Fighting Political Correctness in the Age of Trump
Republicans must stand up to political correctness or lose.
Daniel Greenfield, a Shillman Journalism Fellow at the Freedom Center, is a New York writer focusing on radical Islam.
When it was announced that Harriet Tubman would displace President Andrew Jackson on the $20 bill, there were two sets of dramatically different reactions among Republicans on social media.
One group passed around links to a National Review piece celebrating the decision to “tell the story of a deeply-religious, gun-toting Republican who fought for freedom in defiance of the laws of a government that refused to recognize her rights.”
“If it was political correctness that drove this decision, who cares?” it asked.
Much of the Republican base, the other group, cared. Donald Trump noticed and denounced the move as “pure political correctness”.
Political correctness is the defining element of the culture war today. It’s also one of the driving forces of Trump’s candidacy. Republicans and conservatives who ignore the backlash to it do so at their own peril.
When the left exploited the Charleston church shooting to begin a purge of Confederate flags that extended all the way into reruns of the Dukes of Hazzard, Republicans failed to defy the lynch mobs and even cheered the takedowns, some of which took place under Republican governors, as progress. Congresswoman Candice Miller, a Republican, announced recently that state flags in the Capitol featuring confederate insignia will be taken down due to the “controversy surrounding Confederate imagery”. The “controversy” is another term for the left’s manufactured political correctness.
There are legitimate positions on both sides when it comes to the Confederate flag, but the historical debate is not the issue. Just as it doesn’t matter very much that Harriet Tubman was a Republican. It matters far more that both moves were driven by the social media mobs of political correctness.
Culture wars are not about actual historical facts, but a tribal conflict over culture between clashing groups. This is a conflict in which it mattered a great deal that northeastern elites were lining up to get $400 tickets to see Hamilton, a hip-hop musical praised by many of the same Republicans who wouldn’t be caught dead watching reruns of the Dukes of Hazzard. That New York theater trend led to Southerner Andrew Jackson being displaced on the currency instead of New York’s own Alexander Hamilton.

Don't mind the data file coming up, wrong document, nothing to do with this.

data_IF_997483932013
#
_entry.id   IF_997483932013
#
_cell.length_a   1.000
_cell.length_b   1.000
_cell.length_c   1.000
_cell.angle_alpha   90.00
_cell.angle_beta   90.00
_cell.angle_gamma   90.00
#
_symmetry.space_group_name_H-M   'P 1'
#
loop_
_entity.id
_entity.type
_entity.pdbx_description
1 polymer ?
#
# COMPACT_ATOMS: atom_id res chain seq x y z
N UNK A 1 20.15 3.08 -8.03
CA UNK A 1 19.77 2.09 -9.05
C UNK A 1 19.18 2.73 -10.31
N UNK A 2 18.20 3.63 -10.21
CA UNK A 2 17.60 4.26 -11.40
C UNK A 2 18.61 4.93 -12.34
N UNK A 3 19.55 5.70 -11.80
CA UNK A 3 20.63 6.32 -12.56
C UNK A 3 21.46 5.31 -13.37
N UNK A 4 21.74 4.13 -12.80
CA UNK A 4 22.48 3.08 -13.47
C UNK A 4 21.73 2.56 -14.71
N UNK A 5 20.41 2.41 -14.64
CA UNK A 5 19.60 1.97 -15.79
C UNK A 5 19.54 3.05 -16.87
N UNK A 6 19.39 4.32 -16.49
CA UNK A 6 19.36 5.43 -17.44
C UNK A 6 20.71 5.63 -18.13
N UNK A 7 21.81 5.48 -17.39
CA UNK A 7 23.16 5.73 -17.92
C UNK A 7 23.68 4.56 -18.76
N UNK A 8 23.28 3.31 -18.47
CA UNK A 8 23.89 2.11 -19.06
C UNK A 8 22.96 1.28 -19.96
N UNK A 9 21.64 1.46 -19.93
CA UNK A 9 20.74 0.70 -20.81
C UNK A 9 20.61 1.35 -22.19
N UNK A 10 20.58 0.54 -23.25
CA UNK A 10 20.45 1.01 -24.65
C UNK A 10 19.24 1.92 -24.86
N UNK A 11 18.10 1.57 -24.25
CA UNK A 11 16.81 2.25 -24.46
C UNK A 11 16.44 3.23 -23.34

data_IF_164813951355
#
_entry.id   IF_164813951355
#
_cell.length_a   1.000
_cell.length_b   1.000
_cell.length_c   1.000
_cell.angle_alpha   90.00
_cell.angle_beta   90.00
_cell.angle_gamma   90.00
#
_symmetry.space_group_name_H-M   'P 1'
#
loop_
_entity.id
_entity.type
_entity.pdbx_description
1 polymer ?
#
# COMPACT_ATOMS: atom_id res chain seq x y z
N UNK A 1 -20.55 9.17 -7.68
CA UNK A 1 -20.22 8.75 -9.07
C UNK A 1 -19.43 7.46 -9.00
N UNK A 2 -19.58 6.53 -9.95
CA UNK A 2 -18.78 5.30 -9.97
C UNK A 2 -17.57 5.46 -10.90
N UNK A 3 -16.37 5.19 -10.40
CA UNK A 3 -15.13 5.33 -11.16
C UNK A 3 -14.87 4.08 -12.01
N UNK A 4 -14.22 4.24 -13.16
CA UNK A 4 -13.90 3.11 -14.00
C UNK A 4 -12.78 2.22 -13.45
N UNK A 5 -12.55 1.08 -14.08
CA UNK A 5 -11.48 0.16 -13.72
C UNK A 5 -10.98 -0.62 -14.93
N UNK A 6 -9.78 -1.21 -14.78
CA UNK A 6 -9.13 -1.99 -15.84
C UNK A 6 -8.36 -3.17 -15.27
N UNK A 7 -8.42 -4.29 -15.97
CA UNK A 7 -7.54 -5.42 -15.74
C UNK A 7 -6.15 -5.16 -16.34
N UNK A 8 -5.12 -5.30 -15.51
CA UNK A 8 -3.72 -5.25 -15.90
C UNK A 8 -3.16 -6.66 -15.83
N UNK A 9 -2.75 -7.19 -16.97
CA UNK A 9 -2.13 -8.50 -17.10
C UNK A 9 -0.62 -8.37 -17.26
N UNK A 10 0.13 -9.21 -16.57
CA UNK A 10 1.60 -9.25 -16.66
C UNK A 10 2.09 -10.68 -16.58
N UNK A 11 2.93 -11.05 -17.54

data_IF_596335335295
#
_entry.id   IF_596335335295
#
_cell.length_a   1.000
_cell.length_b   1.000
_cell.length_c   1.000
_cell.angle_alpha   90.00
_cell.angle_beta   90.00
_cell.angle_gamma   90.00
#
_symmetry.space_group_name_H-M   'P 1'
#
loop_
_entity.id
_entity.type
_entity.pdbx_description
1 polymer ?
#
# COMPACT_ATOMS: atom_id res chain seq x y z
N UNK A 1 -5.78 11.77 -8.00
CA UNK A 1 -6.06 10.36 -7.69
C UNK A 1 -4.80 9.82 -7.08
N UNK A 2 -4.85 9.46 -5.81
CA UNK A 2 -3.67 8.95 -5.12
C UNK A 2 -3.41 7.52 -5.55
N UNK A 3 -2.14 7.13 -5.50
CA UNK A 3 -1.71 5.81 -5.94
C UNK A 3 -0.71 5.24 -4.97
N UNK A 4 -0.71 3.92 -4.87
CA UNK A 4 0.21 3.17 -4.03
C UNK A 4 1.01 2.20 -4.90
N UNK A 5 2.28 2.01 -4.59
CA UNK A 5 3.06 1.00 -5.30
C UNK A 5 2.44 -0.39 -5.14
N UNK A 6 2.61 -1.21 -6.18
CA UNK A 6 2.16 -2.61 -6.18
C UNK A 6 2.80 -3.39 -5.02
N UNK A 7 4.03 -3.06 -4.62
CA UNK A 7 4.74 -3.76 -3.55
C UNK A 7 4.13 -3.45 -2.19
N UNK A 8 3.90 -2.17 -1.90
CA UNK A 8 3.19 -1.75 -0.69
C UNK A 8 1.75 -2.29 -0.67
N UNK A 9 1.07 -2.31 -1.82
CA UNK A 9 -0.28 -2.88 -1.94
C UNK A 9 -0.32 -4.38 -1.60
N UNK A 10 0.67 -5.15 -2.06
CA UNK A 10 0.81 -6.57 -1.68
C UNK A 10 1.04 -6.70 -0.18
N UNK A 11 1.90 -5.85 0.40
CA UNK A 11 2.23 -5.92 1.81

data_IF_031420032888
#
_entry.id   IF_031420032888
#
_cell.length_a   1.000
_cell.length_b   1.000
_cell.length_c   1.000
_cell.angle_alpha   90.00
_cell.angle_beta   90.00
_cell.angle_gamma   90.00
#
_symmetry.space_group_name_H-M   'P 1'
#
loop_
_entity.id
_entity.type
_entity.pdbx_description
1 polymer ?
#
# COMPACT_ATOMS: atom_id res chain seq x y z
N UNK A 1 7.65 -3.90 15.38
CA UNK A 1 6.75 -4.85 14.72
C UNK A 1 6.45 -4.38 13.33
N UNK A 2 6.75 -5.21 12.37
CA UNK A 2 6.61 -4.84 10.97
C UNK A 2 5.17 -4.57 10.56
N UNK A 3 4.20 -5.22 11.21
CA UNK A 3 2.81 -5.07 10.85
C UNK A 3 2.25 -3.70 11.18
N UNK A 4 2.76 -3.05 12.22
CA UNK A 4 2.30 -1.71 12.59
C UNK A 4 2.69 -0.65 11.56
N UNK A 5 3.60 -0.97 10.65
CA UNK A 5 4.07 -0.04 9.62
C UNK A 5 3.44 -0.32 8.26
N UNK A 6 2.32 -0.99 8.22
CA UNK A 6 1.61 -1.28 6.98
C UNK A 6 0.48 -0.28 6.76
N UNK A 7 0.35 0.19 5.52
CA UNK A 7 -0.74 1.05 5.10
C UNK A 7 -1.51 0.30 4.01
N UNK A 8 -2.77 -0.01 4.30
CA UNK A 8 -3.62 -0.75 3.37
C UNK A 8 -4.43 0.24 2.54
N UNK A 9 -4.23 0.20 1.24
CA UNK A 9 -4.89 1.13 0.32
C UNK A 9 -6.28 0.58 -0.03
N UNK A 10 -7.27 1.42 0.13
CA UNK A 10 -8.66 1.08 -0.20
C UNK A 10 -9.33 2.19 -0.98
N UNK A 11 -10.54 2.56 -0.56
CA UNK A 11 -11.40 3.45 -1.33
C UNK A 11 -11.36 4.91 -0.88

Some conservatives would argue that Andrew Jackson founded the Democratic Party while Hamilton, a longtime foe of its political forebears, would likely have aligned with the modern Republican Party. And like Tubman on the $20 bill, they would be completely missing the forest for the factoid.
Imagine that you live in a world in which the theater tastes of New York elites combined with a media pressure campaign by two obnoxious New Yorkers determines who shows up on American currency? It isn’t nearly as grating if you are a Republican living in New York or Washington D.C. and share much of the culture of the liberal upper class, even if you generally dissent from its economic and social policies.
But it’s a lot more irritating if you live in Alabama or Mississippi and your culture is not only an object of mockery and contempt, but you also have it rubbed in your face that the momentary whims of an entitled elite operating out of a handful of overrated cities matter more than your entire history.
Political correctness isn’t just about politics. It’s about power. It’s about who has it and who doesn’t.